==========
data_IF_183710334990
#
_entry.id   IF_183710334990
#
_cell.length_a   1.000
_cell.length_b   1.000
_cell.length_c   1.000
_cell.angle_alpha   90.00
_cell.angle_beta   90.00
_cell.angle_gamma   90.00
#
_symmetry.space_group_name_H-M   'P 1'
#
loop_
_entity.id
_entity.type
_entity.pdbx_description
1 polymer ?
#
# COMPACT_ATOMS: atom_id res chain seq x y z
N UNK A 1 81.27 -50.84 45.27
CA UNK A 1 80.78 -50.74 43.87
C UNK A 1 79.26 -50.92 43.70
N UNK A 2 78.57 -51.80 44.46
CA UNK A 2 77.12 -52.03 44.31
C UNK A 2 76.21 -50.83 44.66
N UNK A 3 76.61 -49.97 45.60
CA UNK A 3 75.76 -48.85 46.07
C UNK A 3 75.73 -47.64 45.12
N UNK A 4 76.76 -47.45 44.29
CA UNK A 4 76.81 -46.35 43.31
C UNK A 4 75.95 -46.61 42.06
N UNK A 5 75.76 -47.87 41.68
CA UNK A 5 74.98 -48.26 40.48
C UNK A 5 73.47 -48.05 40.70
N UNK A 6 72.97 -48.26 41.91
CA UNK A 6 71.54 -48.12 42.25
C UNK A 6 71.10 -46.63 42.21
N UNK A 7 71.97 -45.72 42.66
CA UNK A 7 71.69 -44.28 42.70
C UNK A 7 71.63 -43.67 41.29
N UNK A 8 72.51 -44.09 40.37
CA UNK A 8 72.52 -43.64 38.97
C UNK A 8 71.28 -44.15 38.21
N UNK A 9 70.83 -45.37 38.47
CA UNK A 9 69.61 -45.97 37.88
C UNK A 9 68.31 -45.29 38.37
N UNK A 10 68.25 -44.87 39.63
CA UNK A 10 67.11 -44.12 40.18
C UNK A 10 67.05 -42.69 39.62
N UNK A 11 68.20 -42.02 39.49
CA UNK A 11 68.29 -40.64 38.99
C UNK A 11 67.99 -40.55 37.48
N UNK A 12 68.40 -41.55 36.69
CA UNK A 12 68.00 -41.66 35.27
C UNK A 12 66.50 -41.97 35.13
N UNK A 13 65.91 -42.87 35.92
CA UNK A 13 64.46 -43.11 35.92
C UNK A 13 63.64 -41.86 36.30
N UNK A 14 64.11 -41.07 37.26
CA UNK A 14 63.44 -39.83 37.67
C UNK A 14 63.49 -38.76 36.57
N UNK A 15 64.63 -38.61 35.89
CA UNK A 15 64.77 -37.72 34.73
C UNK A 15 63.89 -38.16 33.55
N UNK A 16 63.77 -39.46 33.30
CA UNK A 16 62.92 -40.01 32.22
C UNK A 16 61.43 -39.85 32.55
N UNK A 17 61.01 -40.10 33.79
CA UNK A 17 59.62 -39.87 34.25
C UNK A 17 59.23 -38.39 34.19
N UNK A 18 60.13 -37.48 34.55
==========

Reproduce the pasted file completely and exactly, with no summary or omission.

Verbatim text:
data_IF_183710334990
#
_entry.id   IF_183710334990
#
_cell.length_a   1.000
_cell.length_b   1.000
_cell.length_c   1.000
_cell.angle_alpha   90.00
_cell.angle_beta   90.00
_cell.angle_gamma   90.00
#
_symmetry.space_group_name_H-M   'P 1'
#
loop_
_entity.id
_entity.type
_entity.pdbx_description
1 polymer ?
#
# COMPACT_ATOMS: atom_id res chain seq x y z
N UNK A 1 81.27 -50.84 45.27
CA UNK A 1 80.78 -50.74 43.87
C UNK A 1 79.26 -50.92 43.70
N UNK A 2 78.57 -51.80 44.46
CA UNK A 2 77.12 -52.03 44.31
C UNK A 2 76.21 -50.83 44.66
N UNK A 3 76.61 -49.97 45.60
CA UNK A 3 75.76 -48.85 46.07
C UNK A 3 75.73 -47.64 45.12
N UNK A 4 76.76 -47.45 44.29
CA UNK A 4 76.81 -46.35 43.31
C UNK A 4 75.95 -46.61 42.06
N UNK A 5 75.76 -47.87 41.68
CA UNK A 5 74.98 -48.26 40.48
C UNK A 5 73.47 -48.05 40.70
N UNK A 6 72.97 -48.26 41.91
CA UNK A 6 71.54 -48.12 42.25
C UNK A 6 71.10 -46.63 42.21
N UNK A 7 71.97 -45.72 42.66
CA UNK A 7 71.69 -44.28 42.70
C UNK A 7 71.63 -43.67 41.29
N UNK A 8 72.51 -44.09 40.37
CA UNK A 8 72.52 -43.64 38.97
C UNK A 8 71.28 -44.15 38.21
N UNK A 9 70.83 -45.37 38.47
CA UNK A 9 69.61 -45.97 37.88
C UNK A 9 68.31 -45.29 38.37
N UNK A 10 68.25 -44.87 39.63
CA UNK A 10 67.11 -44.12 40.18
C UNK A 10 67.05 -42.69 39.62
N UNK A 11 68.20 -42.02 39.49
CA UNK A 11 68.29 -40.64 38.99
C UNK A 11 67.99 -40.55 37.48
N UNK A 12 68.40 -41.55 36.69
CA UNK A 12 68.00 -41.66 35.27
C UNK A 12 66.50 -41.97 35.13
N UNK A 13 65.91 -42.87 35.92
CA UNK A 13 64.46 -43.11 35.92
C UNK A 13 63.64 -41.86 36.30
N UNK A 14 64.11 -41.07 37.26
CA UNK A 14 63.44 -39.83 37.67
C UNK A 14 63.49 -38.76 36.57
N UNK A 15 64.63 -38.61 35.89
CA UNK A 15 64.77 -37.72 34.73
C UNK A 15 63.89 -38.16 33.55
N UNK A 16 63.77 -39.46 33.30
CA UNK A 16 62.92 -40.01 32.22
C UNK A 16 61.43 -39.85 32.55
N UNK A 17 61.01 -40.10 33.79
CA UNK A 17 59.62 -39.87 34.25
C UNK A 17 59.23 -38.39 34.19
N UNK A 18 60.13 -37.48 34.55